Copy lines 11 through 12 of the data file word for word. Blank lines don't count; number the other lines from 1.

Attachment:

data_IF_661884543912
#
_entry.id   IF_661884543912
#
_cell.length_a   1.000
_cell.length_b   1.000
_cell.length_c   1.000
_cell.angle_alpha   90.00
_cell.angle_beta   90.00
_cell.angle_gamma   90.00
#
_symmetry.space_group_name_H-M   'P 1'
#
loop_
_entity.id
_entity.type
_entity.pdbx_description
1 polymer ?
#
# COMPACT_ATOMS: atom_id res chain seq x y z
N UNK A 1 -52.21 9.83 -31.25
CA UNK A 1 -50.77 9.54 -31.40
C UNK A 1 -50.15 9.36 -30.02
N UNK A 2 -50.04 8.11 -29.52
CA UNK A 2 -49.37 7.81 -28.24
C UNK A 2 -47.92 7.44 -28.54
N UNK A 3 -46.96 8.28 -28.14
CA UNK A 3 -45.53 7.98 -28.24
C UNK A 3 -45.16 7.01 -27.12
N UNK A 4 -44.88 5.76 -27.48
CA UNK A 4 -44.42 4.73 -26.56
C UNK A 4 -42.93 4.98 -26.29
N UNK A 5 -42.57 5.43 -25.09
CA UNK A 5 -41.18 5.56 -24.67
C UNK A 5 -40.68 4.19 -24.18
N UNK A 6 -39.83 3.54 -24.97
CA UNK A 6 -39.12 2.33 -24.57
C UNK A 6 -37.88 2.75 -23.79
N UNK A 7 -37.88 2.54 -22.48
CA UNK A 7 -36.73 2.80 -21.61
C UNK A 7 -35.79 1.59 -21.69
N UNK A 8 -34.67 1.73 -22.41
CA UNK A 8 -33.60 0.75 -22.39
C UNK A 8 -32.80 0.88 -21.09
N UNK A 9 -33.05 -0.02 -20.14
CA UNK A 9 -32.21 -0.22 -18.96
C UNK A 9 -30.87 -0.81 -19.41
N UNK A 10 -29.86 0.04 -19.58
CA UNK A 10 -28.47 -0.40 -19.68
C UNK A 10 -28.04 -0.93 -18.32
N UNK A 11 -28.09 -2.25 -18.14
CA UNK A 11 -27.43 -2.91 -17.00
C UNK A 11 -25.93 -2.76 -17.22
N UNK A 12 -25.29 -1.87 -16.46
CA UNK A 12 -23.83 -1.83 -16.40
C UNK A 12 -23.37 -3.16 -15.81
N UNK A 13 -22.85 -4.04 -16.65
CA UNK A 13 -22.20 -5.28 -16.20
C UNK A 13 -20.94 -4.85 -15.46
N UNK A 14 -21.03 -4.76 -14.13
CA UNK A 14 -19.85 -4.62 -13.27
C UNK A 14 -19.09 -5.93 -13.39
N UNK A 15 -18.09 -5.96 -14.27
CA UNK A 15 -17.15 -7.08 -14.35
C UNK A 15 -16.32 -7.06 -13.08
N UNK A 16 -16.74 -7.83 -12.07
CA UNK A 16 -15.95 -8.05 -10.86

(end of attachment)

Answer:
#
_symmetry.space_group_name_H-M   'P 1'